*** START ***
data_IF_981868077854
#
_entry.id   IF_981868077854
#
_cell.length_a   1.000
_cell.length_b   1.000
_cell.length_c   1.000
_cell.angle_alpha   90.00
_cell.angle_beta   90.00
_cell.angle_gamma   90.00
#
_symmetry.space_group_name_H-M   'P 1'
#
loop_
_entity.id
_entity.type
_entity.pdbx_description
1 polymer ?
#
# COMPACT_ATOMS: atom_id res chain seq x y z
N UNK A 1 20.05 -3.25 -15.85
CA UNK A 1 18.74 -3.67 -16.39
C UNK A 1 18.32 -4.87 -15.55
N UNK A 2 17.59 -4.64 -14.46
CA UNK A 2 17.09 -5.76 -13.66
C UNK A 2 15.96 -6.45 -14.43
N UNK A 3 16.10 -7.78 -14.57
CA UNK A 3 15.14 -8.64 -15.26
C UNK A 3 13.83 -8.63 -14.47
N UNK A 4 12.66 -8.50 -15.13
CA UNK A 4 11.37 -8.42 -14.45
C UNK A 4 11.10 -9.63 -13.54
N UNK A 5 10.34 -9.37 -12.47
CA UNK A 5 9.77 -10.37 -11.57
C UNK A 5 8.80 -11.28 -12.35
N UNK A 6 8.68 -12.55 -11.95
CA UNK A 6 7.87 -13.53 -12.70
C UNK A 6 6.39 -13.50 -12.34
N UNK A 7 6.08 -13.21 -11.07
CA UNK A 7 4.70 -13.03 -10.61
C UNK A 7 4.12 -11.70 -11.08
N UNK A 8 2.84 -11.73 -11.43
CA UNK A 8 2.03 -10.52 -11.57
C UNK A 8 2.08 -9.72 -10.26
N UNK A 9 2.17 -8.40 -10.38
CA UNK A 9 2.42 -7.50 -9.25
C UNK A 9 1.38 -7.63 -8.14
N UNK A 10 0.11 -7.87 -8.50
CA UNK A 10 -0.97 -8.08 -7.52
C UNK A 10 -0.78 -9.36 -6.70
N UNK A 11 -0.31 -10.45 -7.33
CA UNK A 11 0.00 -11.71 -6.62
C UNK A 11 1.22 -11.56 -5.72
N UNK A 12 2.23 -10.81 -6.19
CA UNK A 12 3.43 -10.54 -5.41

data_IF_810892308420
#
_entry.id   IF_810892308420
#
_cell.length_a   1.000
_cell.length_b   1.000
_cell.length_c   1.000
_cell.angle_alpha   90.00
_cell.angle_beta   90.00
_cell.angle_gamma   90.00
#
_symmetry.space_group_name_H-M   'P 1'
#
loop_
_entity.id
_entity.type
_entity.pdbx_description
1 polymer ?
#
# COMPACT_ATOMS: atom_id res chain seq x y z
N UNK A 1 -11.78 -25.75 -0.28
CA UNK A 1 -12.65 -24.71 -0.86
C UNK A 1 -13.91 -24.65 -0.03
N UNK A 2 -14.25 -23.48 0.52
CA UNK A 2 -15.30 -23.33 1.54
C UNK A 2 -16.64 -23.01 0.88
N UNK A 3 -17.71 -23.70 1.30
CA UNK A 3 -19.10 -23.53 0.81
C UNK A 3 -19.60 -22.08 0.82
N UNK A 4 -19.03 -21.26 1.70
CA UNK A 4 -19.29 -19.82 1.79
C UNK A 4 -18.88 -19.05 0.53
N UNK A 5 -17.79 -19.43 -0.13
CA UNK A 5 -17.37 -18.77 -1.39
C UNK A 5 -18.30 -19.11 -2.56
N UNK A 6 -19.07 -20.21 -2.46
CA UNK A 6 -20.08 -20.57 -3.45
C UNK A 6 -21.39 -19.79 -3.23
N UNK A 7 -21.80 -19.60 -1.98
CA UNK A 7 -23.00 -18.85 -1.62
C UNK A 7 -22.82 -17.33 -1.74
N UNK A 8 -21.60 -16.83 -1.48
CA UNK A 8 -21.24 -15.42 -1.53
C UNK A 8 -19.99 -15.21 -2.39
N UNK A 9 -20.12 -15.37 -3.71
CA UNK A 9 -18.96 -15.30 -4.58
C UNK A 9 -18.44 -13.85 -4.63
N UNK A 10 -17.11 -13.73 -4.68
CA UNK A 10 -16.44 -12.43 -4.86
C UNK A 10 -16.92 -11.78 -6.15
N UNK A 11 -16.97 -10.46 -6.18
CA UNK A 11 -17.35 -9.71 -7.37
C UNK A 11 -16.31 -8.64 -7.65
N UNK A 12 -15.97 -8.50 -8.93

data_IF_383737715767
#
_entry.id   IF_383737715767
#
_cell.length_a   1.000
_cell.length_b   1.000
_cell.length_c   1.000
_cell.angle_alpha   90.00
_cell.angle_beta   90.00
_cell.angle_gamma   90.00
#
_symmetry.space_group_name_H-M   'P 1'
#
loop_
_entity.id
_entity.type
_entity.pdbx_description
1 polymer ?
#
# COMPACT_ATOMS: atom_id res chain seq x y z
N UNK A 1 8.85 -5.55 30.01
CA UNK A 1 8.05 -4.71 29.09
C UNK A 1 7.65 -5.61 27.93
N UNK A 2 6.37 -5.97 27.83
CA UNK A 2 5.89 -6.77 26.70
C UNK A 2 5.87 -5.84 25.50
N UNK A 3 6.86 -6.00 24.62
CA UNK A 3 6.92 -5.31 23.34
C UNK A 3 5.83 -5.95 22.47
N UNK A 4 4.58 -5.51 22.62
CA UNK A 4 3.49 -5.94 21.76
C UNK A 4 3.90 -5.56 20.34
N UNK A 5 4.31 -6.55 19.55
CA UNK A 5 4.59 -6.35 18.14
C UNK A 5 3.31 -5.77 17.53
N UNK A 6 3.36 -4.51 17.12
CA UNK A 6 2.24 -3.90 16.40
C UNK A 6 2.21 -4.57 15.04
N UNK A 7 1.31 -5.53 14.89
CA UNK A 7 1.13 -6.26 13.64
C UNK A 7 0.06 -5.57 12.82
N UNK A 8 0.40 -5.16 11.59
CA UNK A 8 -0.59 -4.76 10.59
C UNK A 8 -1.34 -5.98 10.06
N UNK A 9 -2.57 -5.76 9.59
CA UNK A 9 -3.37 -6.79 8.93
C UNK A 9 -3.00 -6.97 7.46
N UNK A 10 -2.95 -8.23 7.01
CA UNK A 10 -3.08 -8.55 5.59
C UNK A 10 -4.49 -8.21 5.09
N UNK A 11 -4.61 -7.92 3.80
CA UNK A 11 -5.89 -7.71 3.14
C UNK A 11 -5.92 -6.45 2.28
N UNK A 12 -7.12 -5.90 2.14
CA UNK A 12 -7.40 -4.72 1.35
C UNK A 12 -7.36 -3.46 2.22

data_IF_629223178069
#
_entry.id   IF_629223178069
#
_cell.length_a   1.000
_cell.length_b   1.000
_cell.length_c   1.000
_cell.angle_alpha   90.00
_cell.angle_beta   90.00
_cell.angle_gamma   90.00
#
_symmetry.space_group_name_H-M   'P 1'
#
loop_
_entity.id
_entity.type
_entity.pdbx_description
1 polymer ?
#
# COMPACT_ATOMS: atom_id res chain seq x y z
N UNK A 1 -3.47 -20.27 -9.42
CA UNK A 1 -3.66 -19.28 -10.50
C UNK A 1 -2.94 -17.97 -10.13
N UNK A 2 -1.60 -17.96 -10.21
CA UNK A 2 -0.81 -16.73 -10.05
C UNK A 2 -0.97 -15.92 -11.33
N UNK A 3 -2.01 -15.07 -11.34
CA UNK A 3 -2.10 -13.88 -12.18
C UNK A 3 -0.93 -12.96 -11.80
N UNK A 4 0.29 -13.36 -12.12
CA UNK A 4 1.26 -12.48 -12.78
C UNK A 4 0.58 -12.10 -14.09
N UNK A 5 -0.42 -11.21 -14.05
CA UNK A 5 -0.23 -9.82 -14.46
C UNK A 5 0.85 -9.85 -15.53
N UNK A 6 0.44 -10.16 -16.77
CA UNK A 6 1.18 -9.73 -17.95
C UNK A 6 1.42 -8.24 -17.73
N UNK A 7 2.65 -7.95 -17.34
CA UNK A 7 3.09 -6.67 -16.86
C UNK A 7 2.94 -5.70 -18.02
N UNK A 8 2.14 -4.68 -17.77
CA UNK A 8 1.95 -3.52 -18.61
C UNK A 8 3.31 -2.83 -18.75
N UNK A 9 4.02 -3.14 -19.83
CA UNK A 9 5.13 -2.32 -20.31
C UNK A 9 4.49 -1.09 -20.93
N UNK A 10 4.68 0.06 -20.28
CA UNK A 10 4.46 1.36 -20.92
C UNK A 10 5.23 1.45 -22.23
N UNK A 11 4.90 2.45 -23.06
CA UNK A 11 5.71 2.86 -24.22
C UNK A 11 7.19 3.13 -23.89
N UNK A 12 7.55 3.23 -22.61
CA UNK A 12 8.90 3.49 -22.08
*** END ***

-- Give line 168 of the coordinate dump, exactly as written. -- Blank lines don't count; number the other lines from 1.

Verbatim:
_entry.id   IF_629223178069